• There are 18 species of penguin, each of which is slightly different. All of the species live in the Southern hemisphere. Most of life was at the South Pole in Antarctica. Some can be found on the coasts of Australia, Africa, New Zealand, South America, and the Galapagos Islands.
    • Some penguins, such as the Galapagos penguins, manage to settle in warm temperatures.
    • Penguins have white and black feathers, when they walk they are waddled.
    • They’re from the scientific order “Sphenisciformes” and the family “Spheniscidae”.
    • Penguins are warm-blooded and have a normal body temperature of around 37 °C (100 °F).
    • The penguin can hold its breath underwater for about 6 minutes.
    • Penguins don’t live near freshwater, at least anything that isn’t frozen. Instead, they drink salt water.
    • Penguins rub oil from a gland on their feathers to help make them windproof as well as waterproof.
    • To keep each other warm, groups of penguins huddled each other shoulder to shoulder and strengthened their body wings. Up to 5,000 penguins will connect to warm each other up.

penguin for kids

    • When the baby penguin hatches, it immediately begins calling for its parents to recognize its voice.
    • All the baby penguins in the colony will remain together until their parents return. When the parents return home, they recognize their chick again by the sound of its voice.
    • Penguins are very strong birds that can fly into the air at a height of 6 feet.
    • Penguins spend most of their time in the water looking for food.
    • Some penguins travel from 15 to 900 km in search of food.
    • They’re in the water at home when they dive, jump, play, spin, and search for food.
    • Penguins eat seafood. Their main diet is fish, but they also eat squid, small shrimp known as “krill” and crustaceans.
    • Under the skin of penguins, there is a layer of fat like whales called “blubber”.
    • Penguins have torpedo-shaped bodies. This shape allows them to go through water at a speed of 40 kilometers (25 miles) per hour. However, they can’t swim backward.
    • During the mating season, penguins move to special nesting areas on the shore. The area where penguins together, nest and raise their chicks is known as a rookery.
    • The penguins will build their nests with everything available, even stones and rocks.
    • As soon as the egg is laid (the female penguin lays one or two eggs at a time), the female drags for dinner and leaves the male to look at the nest. When the female returns (it may take up to two weeks for her to return), the man goes out for food, leaving the female with eggs.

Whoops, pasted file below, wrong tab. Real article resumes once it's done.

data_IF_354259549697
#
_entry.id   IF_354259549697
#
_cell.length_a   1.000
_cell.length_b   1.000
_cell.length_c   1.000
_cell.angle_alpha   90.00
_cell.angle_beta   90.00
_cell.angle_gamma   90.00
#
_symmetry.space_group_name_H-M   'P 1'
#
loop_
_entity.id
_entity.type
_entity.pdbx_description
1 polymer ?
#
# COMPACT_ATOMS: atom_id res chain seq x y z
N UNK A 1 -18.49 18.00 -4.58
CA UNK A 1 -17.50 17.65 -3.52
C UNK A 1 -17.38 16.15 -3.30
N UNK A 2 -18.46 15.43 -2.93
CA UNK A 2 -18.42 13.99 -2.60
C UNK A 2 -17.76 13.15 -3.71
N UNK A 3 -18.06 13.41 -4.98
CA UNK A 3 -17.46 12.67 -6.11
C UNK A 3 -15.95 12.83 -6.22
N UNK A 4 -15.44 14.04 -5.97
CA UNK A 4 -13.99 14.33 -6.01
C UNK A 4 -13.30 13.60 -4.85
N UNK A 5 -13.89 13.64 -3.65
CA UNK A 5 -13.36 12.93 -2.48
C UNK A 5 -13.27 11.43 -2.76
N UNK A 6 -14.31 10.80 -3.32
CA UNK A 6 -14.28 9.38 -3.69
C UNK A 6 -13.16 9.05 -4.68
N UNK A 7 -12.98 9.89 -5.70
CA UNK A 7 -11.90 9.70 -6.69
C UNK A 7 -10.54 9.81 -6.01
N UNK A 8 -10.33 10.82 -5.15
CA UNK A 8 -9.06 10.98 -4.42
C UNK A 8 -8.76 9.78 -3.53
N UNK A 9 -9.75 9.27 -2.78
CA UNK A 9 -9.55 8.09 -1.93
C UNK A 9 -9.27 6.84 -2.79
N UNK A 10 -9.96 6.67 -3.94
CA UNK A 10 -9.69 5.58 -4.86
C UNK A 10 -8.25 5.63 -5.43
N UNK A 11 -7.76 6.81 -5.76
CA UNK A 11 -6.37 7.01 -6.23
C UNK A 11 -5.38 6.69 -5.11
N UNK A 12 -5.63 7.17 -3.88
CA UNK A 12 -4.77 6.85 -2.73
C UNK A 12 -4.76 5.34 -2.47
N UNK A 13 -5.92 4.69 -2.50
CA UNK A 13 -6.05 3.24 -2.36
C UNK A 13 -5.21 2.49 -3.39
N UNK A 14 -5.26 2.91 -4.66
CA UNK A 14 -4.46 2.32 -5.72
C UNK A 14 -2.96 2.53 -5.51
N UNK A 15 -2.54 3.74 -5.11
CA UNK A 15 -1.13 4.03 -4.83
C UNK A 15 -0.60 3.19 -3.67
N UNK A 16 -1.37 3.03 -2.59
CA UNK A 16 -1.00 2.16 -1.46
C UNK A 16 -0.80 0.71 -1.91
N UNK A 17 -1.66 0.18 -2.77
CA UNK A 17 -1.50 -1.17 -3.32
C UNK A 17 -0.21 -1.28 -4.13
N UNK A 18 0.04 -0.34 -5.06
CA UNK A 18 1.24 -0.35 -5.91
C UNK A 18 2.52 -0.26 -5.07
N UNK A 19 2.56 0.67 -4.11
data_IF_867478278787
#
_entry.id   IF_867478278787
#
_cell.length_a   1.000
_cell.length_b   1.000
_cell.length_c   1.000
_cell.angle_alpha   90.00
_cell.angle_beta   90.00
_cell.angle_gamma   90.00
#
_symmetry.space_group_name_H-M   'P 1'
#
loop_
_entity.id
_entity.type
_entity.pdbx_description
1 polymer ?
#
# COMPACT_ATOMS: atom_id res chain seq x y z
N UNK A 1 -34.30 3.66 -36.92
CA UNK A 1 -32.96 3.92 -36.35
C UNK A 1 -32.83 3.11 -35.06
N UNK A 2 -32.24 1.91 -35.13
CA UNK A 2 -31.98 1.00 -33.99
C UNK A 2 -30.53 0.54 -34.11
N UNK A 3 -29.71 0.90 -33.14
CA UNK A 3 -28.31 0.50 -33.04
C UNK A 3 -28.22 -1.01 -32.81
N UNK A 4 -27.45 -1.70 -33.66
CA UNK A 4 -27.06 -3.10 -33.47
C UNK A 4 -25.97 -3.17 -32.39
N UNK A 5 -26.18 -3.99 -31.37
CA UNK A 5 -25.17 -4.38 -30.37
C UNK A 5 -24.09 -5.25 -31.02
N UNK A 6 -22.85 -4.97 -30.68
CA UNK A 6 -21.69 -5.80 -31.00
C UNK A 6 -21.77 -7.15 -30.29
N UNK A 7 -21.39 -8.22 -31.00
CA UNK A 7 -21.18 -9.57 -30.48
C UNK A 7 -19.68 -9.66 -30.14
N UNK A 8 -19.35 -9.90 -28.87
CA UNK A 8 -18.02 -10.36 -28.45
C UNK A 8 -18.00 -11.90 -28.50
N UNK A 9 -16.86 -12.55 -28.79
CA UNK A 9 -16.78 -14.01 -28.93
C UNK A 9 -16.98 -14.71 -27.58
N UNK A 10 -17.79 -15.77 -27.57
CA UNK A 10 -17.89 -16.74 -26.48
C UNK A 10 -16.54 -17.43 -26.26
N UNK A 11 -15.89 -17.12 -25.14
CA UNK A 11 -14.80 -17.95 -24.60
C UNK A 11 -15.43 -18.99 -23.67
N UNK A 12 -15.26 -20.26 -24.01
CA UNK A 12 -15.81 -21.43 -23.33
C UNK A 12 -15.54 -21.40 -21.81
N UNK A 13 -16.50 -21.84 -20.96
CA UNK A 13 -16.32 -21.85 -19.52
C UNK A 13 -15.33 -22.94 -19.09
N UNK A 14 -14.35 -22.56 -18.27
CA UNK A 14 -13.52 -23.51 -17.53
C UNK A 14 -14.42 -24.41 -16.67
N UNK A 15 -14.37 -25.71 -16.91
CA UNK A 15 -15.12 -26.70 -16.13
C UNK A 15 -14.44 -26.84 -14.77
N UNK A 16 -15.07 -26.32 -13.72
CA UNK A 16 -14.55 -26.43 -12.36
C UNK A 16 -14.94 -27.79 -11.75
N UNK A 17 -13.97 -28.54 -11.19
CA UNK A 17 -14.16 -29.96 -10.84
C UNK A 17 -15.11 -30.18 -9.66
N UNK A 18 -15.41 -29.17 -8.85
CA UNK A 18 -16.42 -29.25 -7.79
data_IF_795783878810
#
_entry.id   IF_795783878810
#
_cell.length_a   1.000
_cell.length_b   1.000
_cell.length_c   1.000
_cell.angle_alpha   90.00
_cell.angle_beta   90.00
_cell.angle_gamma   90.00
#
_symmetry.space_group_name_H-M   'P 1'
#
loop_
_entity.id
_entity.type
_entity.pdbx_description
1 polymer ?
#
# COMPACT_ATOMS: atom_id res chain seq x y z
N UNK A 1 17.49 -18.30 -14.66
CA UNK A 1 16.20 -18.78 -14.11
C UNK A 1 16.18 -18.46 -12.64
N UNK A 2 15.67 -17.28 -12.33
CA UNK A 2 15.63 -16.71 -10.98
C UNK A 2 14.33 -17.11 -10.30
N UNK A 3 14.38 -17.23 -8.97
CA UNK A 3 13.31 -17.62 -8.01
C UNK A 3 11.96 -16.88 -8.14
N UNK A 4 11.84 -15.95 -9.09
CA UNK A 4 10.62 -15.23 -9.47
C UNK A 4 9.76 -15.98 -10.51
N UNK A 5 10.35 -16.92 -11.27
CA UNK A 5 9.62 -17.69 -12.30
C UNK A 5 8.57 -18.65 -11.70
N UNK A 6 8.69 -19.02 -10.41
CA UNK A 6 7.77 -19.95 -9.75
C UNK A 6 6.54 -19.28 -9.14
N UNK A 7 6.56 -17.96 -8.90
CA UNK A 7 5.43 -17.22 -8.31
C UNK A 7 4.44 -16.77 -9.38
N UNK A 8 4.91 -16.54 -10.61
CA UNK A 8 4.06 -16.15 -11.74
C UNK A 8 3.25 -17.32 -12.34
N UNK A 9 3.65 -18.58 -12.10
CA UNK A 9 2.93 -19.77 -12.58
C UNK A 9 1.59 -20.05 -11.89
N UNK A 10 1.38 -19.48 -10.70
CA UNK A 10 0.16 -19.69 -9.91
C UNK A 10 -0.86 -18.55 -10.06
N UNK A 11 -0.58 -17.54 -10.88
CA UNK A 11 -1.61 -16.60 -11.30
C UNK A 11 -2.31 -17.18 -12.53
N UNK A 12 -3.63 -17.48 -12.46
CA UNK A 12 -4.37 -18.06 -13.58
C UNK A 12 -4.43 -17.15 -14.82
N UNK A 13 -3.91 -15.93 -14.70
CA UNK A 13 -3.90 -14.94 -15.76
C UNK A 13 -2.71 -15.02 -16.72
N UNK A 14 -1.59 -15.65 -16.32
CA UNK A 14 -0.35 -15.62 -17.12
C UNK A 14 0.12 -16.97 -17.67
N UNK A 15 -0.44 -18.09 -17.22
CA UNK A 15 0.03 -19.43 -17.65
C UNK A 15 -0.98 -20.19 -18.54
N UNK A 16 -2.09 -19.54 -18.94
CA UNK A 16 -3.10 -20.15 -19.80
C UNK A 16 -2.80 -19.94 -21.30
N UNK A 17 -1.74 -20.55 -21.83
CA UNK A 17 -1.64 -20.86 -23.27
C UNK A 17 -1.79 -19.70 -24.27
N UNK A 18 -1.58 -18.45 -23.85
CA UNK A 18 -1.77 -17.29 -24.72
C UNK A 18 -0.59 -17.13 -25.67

• Penguins are difficult to stay healthy in zoos due to the lack of biological protection against bacteria/germs found outside the cold Antarctic.
    • Penguins can eat up to 3,500 metric tons of squid, 115,000 metric tons of fish, and 1,500,000 metric tons of krill per year.
    • Penguins also have backward-facing bristles on the tongues, which helps slippery seafood to slip away.
    • The Emperor penguins are the only species that nests and breeds in Antarctica during the frigid winter.
      Leopard seals are the main threat to penguins, but sea lions and killer whales are also predators. Some large seabirds, such as the Australian eagle and Skua, also threaten the penguin.
      Penguins also have many on-land terrestrial predators, including cats, ferrets, foxes, lizards, mice, and snakes.
      Penguins can be at risk from water pollution, oil spills, and over-harvesting in the ocean.
    • Penguins also practice an annual fasting period during the breeding, molting, and preparedness for plumage feathers which takes 54 to 120 days depending on the species.
    • Survival is one of the main concerns for penguins. They make sure that there are no predators in their homes. They need to find a place where they will have sufficient food and shelter. They settle in a place that depends on the temperature of the climate. The water temperature must be at least 10 degrees Celsius or colder than their body temperature.

Watch The Video “Antarctica – Tales of Ice


Please enter your comment!
Please enter your name here